South Korea Latest To Doubt AstraZeneca Jab As Cuba Joins COVID Vaccine Race
- UK PM says likely won’t need “vaccine passport” to go to “the pub”
- UK reportedly finishes vaccinating everyone over 70 who wanted a vaccine
- EU anti-fraud office widens probe into fake vaccines
- WHO: notion of vaccine passports should be discussed
- Cuba joins COVID vaccine race
- US COVID cases fall to lowest level since October
- Global vaccine count nears 175MM
- US COVID case tally nears 30MM
- France warns on “variants” spreading
- Indian Institute agrees to supply Canada with vaccines
- Cambodia reports first cases of UK variant
- Tokyo infection numbers fall on daily basis
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As the number of confirmed COVID-19 infections in the US races toward the 30MM mark (the tally was at 27.6MM confirmed cases as of Monday morning, according to Johns Hopkins), new cases are tumbling to their lowest daily tallies since October, as weather – if only for a brief moment – reasserts itself as America’s favorite national topic of discussion.
Cuba has joined the race (via Mexico, according to Bloomberg) to produce COVID-19 vaccines (while also developing its own home-grown vaccine program), however, it appears doubts about the efficacy of new mRNA vaccines are lingering.
The US isn’t the only country seeing falling COVID rates: the global daily rate of new COVID cases has fallen to 275.9K.
But the US is also leading the world in vaccinations, at a rate of nearly 1.7MM people per day, while more than 173MM doses of various vaccines tracked by Bloomberg have been given, according to official data.
Worries about “regional spread” of various COVID-19 “variants” (mutated strains showing higher levels of infectiousness and increased resilience to the first generation of vaccines) remains high around the world, as France worries about variants of the coronavirus that are spreading in some northern and eastern parts of France).
But in Brussels, the EU anti-fraud office has warned the governments of its member states to be on alert to schemers looking to sell fake COVID-19 vaccines as some members “get desperate” after the Continent’s vaccine rollout, which has been criticized by some as painfully slow.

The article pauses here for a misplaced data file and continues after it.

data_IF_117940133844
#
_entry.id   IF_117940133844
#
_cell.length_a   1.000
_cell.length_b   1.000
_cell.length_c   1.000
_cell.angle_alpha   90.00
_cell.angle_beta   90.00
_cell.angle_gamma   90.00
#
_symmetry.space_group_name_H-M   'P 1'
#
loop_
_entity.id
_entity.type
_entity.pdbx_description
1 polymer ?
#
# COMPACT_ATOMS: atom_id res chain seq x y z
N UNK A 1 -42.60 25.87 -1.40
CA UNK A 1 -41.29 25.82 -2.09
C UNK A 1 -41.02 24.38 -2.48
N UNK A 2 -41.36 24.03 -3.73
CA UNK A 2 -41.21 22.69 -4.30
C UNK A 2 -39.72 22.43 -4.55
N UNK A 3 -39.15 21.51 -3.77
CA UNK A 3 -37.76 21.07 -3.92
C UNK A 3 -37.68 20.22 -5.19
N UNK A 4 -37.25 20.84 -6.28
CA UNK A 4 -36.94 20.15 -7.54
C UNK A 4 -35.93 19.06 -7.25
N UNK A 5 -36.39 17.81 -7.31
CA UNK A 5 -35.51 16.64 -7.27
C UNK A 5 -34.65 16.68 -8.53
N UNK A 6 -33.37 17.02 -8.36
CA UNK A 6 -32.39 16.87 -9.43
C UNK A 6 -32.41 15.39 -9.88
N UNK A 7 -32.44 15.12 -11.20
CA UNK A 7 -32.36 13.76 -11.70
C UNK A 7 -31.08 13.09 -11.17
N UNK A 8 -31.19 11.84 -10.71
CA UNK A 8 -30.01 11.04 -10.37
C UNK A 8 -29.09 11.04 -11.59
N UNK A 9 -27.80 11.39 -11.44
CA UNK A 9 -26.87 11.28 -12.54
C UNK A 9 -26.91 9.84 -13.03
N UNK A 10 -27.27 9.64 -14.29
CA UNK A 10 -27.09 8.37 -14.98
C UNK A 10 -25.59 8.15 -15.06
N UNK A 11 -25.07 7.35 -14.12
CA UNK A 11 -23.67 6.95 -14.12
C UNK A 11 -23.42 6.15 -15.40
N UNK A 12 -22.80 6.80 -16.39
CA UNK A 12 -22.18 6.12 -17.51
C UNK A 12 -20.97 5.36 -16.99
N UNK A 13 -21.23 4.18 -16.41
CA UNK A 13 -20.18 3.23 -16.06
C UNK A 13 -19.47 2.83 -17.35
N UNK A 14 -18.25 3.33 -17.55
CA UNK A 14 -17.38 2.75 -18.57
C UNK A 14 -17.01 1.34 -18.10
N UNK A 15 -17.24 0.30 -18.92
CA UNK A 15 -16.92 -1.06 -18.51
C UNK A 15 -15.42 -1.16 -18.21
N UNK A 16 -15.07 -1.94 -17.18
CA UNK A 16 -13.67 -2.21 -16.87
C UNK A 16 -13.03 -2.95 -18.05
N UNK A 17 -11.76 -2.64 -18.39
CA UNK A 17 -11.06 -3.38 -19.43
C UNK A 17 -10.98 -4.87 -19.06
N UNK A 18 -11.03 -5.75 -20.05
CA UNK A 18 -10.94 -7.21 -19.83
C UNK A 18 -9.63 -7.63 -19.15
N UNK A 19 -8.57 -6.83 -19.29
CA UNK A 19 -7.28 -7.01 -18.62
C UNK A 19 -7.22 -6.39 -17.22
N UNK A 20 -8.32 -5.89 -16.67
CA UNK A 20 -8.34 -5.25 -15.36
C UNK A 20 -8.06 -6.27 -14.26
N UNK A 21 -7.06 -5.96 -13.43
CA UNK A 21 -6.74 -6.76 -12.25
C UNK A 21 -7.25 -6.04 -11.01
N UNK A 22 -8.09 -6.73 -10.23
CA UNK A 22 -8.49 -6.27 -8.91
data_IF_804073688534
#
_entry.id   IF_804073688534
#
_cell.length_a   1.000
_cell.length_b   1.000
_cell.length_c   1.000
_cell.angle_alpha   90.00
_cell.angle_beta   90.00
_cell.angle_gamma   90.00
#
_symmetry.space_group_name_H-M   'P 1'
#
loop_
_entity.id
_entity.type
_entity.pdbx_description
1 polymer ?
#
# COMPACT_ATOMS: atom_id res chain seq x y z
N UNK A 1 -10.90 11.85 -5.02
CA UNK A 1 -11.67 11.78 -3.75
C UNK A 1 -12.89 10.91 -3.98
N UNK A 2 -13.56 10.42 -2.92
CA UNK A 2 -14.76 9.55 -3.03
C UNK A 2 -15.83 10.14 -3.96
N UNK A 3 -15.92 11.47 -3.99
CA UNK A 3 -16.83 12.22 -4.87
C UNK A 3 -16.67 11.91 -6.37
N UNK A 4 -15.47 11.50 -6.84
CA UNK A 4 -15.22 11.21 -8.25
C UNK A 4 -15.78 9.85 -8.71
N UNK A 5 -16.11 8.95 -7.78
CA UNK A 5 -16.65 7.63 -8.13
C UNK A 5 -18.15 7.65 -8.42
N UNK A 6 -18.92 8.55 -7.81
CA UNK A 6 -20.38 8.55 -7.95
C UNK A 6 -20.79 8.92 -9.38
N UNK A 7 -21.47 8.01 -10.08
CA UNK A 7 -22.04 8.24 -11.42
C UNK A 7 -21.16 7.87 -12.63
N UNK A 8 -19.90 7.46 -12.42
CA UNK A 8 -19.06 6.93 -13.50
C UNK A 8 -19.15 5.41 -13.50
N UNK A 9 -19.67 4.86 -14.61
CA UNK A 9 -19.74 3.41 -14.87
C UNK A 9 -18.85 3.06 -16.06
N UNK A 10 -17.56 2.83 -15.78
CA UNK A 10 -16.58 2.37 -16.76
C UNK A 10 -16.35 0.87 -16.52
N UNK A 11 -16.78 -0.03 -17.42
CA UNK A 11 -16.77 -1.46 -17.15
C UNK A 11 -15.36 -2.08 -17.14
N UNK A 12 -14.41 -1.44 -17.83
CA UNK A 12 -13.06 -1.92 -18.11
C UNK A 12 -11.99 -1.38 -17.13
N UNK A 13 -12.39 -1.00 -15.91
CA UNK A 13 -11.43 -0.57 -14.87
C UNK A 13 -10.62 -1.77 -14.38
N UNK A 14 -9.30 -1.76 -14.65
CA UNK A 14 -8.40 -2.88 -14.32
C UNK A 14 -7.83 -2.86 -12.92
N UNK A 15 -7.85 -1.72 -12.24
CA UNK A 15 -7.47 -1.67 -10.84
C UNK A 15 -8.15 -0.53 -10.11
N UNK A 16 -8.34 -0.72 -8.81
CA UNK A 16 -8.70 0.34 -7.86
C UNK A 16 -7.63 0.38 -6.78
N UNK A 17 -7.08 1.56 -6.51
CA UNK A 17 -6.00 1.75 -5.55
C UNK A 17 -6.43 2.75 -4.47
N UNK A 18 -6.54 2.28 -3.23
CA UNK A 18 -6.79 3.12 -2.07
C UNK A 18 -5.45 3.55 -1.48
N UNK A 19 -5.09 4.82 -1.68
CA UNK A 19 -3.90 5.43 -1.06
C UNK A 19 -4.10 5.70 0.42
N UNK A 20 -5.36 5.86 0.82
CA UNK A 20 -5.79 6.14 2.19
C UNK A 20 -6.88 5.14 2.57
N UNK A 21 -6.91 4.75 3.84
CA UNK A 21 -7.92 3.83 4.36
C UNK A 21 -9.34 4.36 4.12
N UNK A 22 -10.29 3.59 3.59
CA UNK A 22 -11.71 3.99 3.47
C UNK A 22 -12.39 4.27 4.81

In the UK, PM Boris Johnson announced Monday that the government and the NHS had achieved their goal of vaccinating everyone in the country over the age of 70 who wanted a vaccine. Meanwhile, the first wave of passengers temporarily staying in British airport hotels to begin 10 days of isolation as tough new quarantine measures, justified by news about the potentially more dangerous new variants, came into effect. BoJo also said during an interview earlier that while Britons likely won’t need a “vaccine passport” to visit the local pub, the policy is still “in the mix” when it comes to international travel.
Prime Minister Boris Johnson says he doesn’t think vaccine passports will be needed to go to the pub but they are ‘in the mix’ for international travel. pic.twitter.com/lySarkz1gv
— LBC (@LBC) February 15, 2021
In other news out of the US, California’s 14-day positive test rate dropped to 4.6% yesterday, the lowest since Nov. 15, while Ohio reported 1.8K cases, the fewest since October.
Here’s some more COVID news from overnight and Monday morning:
- India’s Serum Institute has agreed to ship COVID-19 vaccines to Canada within a month, its CEO said, a sign that a diplomatic dispute between the two countries is cooling. India earlier took umbrage after Canadian Prime Minister Justin Trudeau said months-long protests by farmers on the outskirts of Delhi were “concerning” (Source: Nikkei).
- Cambodia reports its first cases of the highly contagious U.K. variant, after three foreigners who arrived from overseas tested positive while in quarantine (Source: Nikkei).
- Tokyo reports 266 infections, down from 371 a day earlier. While figures on Monday tend to be lower than other days, it was the ninth consecutive day for the capital to register fewer than 500 cases (Source: Nikkei).
Finally, in the latest setback for the AstraZeneca COVID-19 vaccine, South Korea has decided not to use the AstraZeneca vaccine on people 65 and older until researchers can confirm the vaccine’s effectiveness on patients in the age group, continuing a trend that began in Europe, when Germany, followed shortly thereafter by France, declined to approve the vaccine in people 65+ without further study embarrassing the UK after its government became first in the world to approve the AstraZeneca-Oxford vaccine.